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Why London should become an Active Environment supported by Sport Tech

Blog post   •   Jun 12, 2019 13:25 BST

Relationship Manager Matt Roebuck discusses how an Active Environment, supported by brand new Sport Tech, can help London along the path to becoming the most physically active city. 

Let me describe a scene. A car crawls past, the driver gives a little wave and the children, and their ball reclaim the street. “Game on,” the driver calls.

Some might consider this image of youngsters playing outside, as one of a time gone by but thanks to the concept of ‘play streets’ its one that’s making a comeback in our capital. 

And that’s just one inspiration behind the Active Environment challenge set for the 2019 cohort of the Sport Tech Hub which is open for applications now.

What do we mean by an Active Environment?

Well, if we’re to achieve our mission of making London the most active city in the world, then we must ensure that our entire landscape is a canvas supportive of an active culture.

So, the challenge we are posing is, how can digital tech solutions help make London our playground?.

What can be done to make sure that our future city encourages activity in its streets, corners, parks, forests, lakes and canals?

The European Commission’s  Special Barometer on Sport and Physical Activity, published March 2018, revealed parks and outdoor spaces to be the most popular location for UK residents to be active.

However, that figure still ranked us only 20th out of 28, across the EU. 

Figures from the report show that 34% of UK residents use the outdoors for sport and physical activity compared to 67% of Finns. That suggests although the market for outdoors activity is large, it still has great potential for growth.

The London Plan, the Mayor of London’s strategic plan that sets out the economic, environmental, transport and social framework for the city’s future is very supportive of this issue.

It says London must “ensure that streets and public spaces are planned for people to move around and spend time in comfort and safety,” and outlines a need to “provide access to … amenities that …[increase] active participation”.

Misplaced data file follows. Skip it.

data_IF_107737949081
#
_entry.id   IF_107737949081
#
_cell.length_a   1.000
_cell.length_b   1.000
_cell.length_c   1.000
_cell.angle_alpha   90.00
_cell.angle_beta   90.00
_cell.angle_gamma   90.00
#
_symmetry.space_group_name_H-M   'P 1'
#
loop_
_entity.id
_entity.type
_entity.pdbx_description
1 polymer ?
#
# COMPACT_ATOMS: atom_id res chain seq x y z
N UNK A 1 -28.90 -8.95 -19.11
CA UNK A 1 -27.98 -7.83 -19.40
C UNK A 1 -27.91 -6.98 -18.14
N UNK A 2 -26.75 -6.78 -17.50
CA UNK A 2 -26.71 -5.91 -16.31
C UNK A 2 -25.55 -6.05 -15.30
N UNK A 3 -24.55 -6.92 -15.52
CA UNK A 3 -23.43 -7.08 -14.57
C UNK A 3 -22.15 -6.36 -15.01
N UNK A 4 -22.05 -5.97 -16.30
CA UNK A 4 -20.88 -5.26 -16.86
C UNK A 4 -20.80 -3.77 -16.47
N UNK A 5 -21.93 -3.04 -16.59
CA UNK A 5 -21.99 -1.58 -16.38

This year is also a great time to explore new ways of using our urban environment for activity, as London becomes the world’s first  National Park City

Founder Dan Raven-Ellison told London Sport:

“The idea is to take inspiration from the aims and principles of Britain’s rural national parks and apply them to London’s urban landscape.

"It’s a mixture of our diverse culture and accessible landscape that makes London one of the best places in the world to try different physical activities and sports – may it be ultimate frisbee, kayaking, football or walking.”

That said, even though 49.5% of the capital is physically green and blue, a report published this week by  Fields in Trust shows that Londoners have access to just 21 square metres per person of green space, compared to the national average of 35.2.

Which takes us back to the start. 

We know that a major barrier to participation in sport and physical activity is access to opportunities and that the formal sporting environment of a leisure centre can be daunting for someone who is currently inactive. 

So how can we empower people to make the most of, or create their own informal opportunities right on their doorstep? 

Sport Tech Hub is accepting written applications to join the third cohort of the programme until 7 July.

Successful applicants will be adaptable and must have an impactful and scalable tech-based product (hardware or software) that has been launched or planning to be launched by the end of 2019.

For more information, download the Application Pack here.

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